One of the more mysterious characters from President Obama's 1995 autobiography Dreams From My Father is the so-called 'New York girlfriend.' Obama never referred to her by name, or even by psuedonym, but he describes her appearance, her voice, and her mannerisms in specific detail.
But Obama has now told biographer David Maraniss that the 'New York girlfriend' was actually a composite character, based off of multiple girlfriends he had both in New York City and in Chicago.
No intelligent person takes a memoir or autobiography at face value. Even when the author/subject is critical of themselves, what's interesting and often revealing is exactly how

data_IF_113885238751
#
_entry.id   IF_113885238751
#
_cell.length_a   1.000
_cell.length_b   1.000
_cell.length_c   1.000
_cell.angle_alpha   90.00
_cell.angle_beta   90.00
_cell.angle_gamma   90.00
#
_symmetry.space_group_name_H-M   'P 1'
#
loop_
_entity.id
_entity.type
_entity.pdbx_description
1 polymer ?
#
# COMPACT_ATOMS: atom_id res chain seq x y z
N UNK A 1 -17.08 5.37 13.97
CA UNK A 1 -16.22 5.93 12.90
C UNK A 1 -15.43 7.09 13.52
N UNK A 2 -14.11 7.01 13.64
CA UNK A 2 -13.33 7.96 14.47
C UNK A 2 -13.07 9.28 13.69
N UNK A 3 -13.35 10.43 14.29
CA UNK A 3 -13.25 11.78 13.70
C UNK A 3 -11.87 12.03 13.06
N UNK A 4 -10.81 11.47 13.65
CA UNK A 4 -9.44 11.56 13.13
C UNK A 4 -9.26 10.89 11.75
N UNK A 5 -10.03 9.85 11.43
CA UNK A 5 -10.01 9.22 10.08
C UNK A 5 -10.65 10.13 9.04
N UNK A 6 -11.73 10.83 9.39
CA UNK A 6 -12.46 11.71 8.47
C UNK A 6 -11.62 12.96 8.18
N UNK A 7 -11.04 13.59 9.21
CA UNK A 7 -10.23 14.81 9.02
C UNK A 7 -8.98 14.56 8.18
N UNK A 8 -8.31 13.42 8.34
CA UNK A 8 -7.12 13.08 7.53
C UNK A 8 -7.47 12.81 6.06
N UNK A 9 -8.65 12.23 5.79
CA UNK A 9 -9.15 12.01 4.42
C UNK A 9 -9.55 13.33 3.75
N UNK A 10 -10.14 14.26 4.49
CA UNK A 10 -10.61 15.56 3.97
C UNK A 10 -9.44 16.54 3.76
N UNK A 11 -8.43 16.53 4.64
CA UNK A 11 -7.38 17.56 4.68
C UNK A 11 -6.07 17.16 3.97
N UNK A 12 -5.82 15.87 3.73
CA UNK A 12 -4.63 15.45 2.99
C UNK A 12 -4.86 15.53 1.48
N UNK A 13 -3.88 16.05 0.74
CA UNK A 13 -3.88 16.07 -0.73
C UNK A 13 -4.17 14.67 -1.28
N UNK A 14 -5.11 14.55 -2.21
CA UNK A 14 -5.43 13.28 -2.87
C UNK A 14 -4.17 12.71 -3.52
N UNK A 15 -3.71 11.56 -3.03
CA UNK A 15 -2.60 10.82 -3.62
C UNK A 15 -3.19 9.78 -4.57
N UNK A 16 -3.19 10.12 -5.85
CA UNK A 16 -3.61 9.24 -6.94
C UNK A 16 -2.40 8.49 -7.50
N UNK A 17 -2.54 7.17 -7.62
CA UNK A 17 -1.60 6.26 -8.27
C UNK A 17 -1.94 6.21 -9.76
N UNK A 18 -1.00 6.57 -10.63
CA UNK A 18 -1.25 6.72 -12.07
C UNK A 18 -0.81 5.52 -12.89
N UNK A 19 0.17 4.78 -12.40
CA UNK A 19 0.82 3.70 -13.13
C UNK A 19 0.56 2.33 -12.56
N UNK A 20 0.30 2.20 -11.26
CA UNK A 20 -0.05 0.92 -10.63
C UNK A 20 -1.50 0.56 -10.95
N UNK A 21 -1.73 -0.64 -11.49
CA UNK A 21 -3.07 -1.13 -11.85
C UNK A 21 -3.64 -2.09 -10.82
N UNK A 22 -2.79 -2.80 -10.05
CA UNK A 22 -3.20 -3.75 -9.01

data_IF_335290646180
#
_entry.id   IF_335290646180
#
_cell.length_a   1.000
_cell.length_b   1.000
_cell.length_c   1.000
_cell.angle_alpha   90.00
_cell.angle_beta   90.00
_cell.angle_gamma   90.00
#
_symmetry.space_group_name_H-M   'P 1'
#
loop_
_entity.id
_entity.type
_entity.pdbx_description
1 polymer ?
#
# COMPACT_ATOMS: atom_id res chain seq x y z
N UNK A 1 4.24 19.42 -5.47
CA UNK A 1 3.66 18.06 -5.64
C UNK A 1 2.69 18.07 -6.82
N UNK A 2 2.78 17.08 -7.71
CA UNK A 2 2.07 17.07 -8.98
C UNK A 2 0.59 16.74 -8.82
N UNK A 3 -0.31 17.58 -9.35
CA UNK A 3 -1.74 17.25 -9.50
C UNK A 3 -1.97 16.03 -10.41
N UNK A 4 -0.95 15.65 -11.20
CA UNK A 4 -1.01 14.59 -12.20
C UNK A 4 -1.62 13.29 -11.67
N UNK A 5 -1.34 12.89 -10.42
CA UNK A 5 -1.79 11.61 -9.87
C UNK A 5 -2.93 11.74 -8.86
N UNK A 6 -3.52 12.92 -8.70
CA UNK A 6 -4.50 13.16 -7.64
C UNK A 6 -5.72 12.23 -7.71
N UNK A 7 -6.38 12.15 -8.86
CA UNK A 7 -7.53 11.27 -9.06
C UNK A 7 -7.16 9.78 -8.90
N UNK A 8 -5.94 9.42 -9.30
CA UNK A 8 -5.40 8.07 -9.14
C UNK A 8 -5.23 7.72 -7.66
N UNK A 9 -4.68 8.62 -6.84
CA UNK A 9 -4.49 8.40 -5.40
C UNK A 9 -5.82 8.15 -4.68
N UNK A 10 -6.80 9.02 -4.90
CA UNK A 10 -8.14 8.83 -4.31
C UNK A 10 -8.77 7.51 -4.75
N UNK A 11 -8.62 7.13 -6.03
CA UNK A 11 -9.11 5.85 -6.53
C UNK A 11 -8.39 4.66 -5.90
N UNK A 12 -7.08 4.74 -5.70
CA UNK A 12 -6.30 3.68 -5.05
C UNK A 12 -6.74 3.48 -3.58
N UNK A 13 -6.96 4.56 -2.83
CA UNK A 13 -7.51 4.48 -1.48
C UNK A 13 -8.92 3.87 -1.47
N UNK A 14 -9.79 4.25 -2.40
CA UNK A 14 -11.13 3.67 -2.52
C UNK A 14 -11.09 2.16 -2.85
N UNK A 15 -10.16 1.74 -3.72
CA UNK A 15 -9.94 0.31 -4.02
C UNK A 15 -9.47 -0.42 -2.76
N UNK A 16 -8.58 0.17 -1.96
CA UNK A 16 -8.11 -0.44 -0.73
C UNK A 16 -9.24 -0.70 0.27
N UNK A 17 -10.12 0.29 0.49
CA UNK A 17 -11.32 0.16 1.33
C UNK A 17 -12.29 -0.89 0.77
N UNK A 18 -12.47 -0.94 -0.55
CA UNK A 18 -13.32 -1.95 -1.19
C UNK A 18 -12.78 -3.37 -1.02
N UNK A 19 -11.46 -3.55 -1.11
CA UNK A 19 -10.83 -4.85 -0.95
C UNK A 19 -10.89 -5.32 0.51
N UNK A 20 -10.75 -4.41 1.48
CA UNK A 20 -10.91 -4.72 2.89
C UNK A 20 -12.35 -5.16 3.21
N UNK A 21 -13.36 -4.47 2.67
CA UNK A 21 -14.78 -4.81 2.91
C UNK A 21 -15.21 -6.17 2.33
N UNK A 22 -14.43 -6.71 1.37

they criticize themselves, and what
about themselves they find less-than-admirable. Equally interesting, and often revelatory, is what gets left out: there is no hint in "The Education of Henry Adams" that its author/subject had ever been married. Which tells us rather a lot
But a reader of autobiography, presented with declarative sentences setting out matters of fact (rather than judgment, perception, or reaction), may be excused for expecting such information to be . . . true. The "composite character" is the stuff of historical fiction, screen adaptation, and the roman a clef
On the other hand, this notion may be useful, come November, when we must decide whether the President is a composite of Jefferson, Lincoln and Roosevelt, or instead consists of equal parts Herbert Hoover and Jimmy Carter.